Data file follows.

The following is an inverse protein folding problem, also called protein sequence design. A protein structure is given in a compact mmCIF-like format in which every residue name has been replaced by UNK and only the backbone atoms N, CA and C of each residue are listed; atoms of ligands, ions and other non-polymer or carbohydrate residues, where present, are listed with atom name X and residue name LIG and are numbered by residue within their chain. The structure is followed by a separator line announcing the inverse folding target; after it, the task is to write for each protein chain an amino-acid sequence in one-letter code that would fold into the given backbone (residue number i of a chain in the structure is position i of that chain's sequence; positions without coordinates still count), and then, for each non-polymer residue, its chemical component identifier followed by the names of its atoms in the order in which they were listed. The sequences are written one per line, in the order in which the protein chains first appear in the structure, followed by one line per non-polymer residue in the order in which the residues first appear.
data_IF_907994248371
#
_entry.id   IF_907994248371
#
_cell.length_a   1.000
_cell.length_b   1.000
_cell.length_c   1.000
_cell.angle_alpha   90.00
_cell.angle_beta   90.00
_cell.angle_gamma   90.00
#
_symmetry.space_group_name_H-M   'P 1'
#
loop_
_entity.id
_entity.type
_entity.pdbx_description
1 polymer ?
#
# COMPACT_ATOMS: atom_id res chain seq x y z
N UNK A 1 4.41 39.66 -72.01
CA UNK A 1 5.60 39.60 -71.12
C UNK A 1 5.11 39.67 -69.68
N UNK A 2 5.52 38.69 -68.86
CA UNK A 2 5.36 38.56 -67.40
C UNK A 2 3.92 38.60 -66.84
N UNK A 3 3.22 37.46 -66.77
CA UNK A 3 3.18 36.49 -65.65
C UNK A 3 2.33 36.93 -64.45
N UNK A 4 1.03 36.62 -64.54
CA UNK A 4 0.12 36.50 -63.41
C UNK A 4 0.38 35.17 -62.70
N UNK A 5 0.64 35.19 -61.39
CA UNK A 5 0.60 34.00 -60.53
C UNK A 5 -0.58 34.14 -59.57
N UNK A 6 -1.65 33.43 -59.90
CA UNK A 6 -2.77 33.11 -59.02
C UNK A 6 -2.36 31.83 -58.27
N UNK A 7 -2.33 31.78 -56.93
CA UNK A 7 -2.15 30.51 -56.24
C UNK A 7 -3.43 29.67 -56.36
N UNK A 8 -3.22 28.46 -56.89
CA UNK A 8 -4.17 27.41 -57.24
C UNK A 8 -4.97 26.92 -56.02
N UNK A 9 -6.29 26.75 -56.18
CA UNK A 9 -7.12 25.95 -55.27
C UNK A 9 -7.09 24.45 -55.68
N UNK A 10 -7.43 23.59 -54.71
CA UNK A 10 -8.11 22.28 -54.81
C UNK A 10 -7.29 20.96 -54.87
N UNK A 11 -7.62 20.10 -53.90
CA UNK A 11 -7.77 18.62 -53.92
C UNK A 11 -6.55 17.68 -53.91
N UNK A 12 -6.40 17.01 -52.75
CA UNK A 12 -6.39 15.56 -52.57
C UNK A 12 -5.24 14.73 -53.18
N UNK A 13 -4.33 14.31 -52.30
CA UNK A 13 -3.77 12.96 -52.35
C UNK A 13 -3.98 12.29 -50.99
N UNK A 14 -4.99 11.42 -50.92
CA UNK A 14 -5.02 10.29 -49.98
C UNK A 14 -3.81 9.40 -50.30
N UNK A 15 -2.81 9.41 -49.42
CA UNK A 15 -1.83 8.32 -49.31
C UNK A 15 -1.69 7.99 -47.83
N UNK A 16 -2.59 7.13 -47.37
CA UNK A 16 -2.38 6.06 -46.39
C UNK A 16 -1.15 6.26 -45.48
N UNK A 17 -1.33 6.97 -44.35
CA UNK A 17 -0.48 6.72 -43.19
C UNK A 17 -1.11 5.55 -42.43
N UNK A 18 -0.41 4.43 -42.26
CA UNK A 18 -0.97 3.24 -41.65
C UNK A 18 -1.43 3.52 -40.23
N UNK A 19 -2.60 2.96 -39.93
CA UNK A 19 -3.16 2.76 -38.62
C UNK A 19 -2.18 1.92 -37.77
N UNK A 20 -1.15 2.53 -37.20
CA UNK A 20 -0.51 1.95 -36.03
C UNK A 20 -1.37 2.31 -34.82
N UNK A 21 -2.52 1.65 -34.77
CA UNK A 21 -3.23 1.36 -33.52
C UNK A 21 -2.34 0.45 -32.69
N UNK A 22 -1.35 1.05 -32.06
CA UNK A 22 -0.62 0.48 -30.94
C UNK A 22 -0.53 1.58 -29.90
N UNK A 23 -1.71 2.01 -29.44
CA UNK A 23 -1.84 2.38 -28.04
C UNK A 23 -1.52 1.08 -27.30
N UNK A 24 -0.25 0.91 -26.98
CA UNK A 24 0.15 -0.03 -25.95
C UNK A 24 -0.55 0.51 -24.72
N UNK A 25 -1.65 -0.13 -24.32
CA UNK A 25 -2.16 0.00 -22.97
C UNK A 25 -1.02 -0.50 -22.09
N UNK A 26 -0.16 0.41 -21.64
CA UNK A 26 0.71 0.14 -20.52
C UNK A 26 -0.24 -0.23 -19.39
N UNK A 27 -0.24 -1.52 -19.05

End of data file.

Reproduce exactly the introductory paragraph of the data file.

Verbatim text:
The following is an inverse protein folding problem, also called protein sequence design. A protein structure is given in a compact mmCIF-like format in which every residue name has been replaced by UNK and only the backbone atoms N, CA and C of each residue are listed; atoms of ligands, ions and other non-polymer or carbohydrate residues, where present, are listed with atom name X and residue name LIG and are numbered by residue within their chain. The structure is followed by a separator line announcing the inverse folding target; after it, the task is to write for each protein chain an amino-acid sequence in one-letter code that would fold into the given backbone (residue number i of a chain in the structure is position i of that chain's sequence; positions without coordinates still count), and then, for each non-polymer residue, its chemical component identifier followed by the names of its atoms in the order in which they were listed. The sequences are written one per line, in the order in which the protein chains first appear in the structure, followed by one line per non-polymer residue in the order in which the residues first appear.